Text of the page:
Hippocampus Magazine’s debut print release: ‘Selected Memories’
As I thumb through Selected Memories, I remember why I read. I remember that stories make me feel more human, put my fingers on the pulse of another, make me forget myself and feel less alone. As collection editor, Donna Talarico compares this read to “a journey through the human condition,” and her arrangement of the selections guides us through gullies, sunny meadows, rocky fjords of emotional experience. Although the collection doesn’t have one unifying theme, it braids together diverse voices, styles, backgrounds in a resonating primal chant: We’re here. We need. We fear. We want.
The February 2017 publication of Selected Memories marks the historical first print release by Hippocampus Magazine and Books. The formation of this small, local press is the most recent milestone in the evolutionary arc of Hippocampus Magazine, which started in 2011 as an online creative nonfiction literary magazine and expanded in 2015 to host an annual creative nonfiction writing conference called HippoCamp.
During the August 2016 HippoCamp conference, Donna Talarico, founder of Hippocampus, announced the upcoming release of Selected Memories, a “Best Hits” collection of 33 essays or excerpts published in the online magazine. Talarico said of her vision for this first publication, “I wanted to mark our entry into the small press world a special way—I wanted this book to celebrate all we’ve done in our first five-plus years, and all of the talented writers we’ve published. But, also, I wanted it to be a symbol of where we’re going.” While the online magazine will remain the primary endeavor of Hippocampus, the conferences and print division only expands opportunities for Hippocampus to fulfill its mission “to entertain, educate, and engage readers and writers of creative nonfiction.” The press, and this collection specifically, makes space for voices that must be heard.
As represented in this collection, creative nonfiction is most effective when it traces the commonalities of the human experience, while retaining the shape and unique identity of the writer. The writer is indivisible from the reader in stories that address a fear of being alone, failure, disappointment, grief. The concept of legacy stood out to me as being a primary thrust of many stories: the good and the bad we inherit from our family, the responsibilities we assume when we reproduce, the existential quandary if we can’t. These shared experiences knit us, one to another, across continents and cultures, bridging socioeconomic class, religion, and politics.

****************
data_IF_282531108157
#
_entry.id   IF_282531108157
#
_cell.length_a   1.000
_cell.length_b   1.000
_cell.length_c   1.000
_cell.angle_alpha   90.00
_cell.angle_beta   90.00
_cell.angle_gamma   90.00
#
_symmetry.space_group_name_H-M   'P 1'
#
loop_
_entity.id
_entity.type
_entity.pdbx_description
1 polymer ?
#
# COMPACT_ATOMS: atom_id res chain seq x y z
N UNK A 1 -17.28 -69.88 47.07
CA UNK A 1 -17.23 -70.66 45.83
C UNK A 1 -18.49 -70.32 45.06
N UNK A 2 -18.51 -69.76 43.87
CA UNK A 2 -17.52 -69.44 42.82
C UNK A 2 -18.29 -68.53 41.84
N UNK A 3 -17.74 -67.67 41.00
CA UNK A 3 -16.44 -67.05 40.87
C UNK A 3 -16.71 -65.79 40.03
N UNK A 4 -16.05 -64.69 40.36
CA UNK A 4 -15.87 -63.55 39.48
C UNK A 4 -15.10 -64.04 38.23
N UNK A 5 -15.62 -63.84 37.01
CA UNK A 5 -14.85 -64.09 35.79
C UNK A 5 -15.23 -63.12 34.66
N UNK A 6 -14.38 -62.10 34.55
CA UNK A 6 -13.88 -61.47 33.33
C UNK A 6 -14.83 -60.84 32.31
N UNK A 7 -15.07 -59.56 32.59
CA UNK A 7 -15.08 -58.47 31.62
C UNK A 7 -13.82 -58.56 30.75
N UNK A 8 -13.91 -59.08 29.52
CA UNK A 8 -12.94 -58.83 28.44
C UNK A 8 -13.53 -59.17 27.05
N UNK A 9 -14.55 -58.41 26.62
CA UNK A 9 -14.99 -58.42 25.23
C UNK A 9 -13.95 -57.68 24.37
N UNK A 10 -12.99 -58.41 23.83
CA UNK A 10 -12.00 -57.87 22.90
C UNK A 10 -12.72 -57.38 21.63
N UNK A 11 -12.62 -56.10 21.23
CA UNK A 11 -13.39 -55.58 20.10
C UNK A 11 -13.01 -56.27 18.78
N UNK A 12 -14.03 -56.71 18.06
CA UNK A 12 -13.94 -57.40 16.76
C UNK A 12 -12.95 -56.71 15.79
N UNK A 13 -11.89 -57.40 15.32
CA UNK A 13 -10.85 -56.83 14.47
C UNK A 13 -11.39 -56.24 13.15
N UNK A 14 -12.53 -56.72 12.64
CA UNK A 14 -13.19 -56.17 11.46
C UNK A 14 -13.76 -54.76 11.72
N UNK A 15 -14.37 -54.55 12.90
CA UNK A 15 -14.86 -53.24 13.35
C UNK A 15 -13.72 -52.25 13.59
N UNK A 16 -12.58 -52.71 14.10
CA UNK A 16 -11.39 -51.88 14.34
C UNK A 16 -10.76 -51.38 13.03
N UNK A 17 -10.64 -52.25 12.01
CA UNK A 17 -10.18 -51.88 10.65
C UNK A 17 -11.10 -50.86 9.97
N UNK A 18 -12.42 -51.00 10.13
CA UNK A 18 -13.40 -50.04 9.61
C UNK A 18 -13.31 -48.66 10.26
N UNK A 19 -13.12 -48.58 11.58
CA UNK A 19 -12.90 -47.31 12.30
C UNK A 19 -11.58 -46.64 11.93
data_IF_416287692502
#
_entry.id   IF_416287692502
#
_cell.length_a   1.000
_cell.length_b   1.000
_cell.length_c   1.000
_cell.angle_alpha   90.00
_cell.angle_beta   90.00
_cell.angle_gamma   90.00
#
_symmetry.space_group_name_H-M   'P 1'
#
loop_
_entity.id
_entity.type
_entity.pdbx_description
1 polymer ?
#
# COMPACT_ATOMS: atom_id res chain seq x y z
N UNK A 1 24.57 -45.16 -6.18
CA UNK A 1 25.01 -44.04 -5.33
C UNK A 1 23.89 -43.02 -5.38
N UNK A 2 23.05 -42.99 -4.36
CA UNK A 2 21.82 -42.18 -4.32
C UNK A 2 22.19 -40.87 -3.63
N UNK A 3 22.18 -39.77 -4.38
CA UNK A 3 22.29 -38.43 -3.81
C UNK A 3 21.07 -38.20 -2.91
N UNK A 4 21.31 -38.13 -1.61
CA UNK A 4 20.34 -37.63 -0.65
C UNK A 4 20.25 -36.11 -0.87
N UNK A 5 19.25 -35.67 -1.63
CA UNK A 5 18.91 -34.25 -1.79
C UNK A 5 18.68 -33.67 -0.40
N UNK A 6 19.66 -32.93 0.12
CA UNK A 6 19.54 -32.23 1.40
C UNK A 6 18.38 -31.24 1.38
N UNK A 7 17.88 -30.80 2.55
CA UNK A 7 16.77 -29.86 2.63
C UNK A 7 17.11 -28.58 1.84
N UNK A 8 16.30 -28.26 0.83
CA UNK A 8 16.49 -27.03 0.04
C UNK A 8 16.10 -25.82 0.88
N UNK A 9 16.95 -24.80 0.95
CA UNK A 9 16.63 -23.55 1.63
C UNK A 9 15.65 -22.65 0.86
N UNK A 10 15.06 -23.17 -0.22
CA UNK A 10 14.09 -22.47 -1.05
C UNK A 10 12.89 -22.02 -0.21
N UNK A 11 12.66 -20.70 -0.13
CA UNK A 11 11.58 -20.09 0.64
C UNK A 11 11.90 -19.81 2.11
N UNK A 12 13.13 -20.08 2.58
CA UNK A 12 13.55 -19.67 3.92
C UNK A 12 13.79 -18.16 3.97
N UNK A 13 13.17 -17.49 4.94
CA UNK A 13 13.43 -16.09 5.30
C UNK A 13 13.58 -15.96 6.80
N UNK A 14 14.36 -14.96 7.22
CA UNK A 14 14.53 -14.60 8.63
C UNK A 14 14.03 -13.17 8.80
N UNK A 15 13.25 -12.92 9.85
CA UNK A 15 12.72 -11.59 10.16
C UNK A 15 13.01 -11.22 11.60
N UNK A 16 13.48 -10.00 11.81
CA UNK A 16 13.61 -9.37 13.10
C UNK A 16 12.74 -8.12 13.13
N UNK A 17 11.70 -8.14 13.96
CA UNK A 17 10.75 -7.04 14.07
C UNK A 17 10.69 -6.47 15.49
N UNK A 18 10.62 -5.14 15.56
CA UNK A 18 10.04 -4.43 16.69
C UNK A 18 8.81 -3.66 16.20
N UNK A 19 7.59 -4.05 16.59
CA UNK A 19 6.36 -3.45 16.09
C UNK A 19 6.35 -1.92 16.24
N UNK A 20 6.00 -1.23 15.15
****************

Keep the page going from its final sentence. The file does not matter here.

At the same time, these 33 contributors sculpt the curvature of their unique experiences into these stories. Hailing from various corners of the US, from the Bronx to backwoods Arkansas, they do not hide behind their publication credits, academic degrees and other accomplishments. In these accounts, they’ve lost a child, battled infertility, suffered physical or sexual abuse. Addiction. Economic depression. Challenges unique to their racial identity or gender. These writers lower their guard and lend me a moment in their inner chamber. They pick at old scars, courageously, almost for spite, as if to say, “Look at what happened to me, and I’m still here.” These stories bear witness.
If you crave the companionship and vulnerability of well-crafted creative nonfiction, you will want to order your own copy of Selected Memories from the Hippocampus Books division of the Hippocampus website. You’ll also want to stay posted—Selected Memories is just the beginning for Hippocampus Books. In December 2017, we anticipate the release of the next anthology Air, a collection of radio-themed stories. Hippocampus Books also expects to release its first single-author title in spring 2018.
What can you expect next from Hippocampus? No one can envision a cap on the kind of energy Donna Talarico exudes. Unveiling the secret source of her creative accomplishments, Donna divulged to me what’s kept her going. As a freshman in high school, she latched onto a gold, wallet-sized card with a good word from Emerson: “Enthusiasm is the mother of all effort and, without it, nothing great was ever accomplished.” Given this encouragement and Donna’s dedication, I cannot doubt the future great ventures that this creative optimism will generate.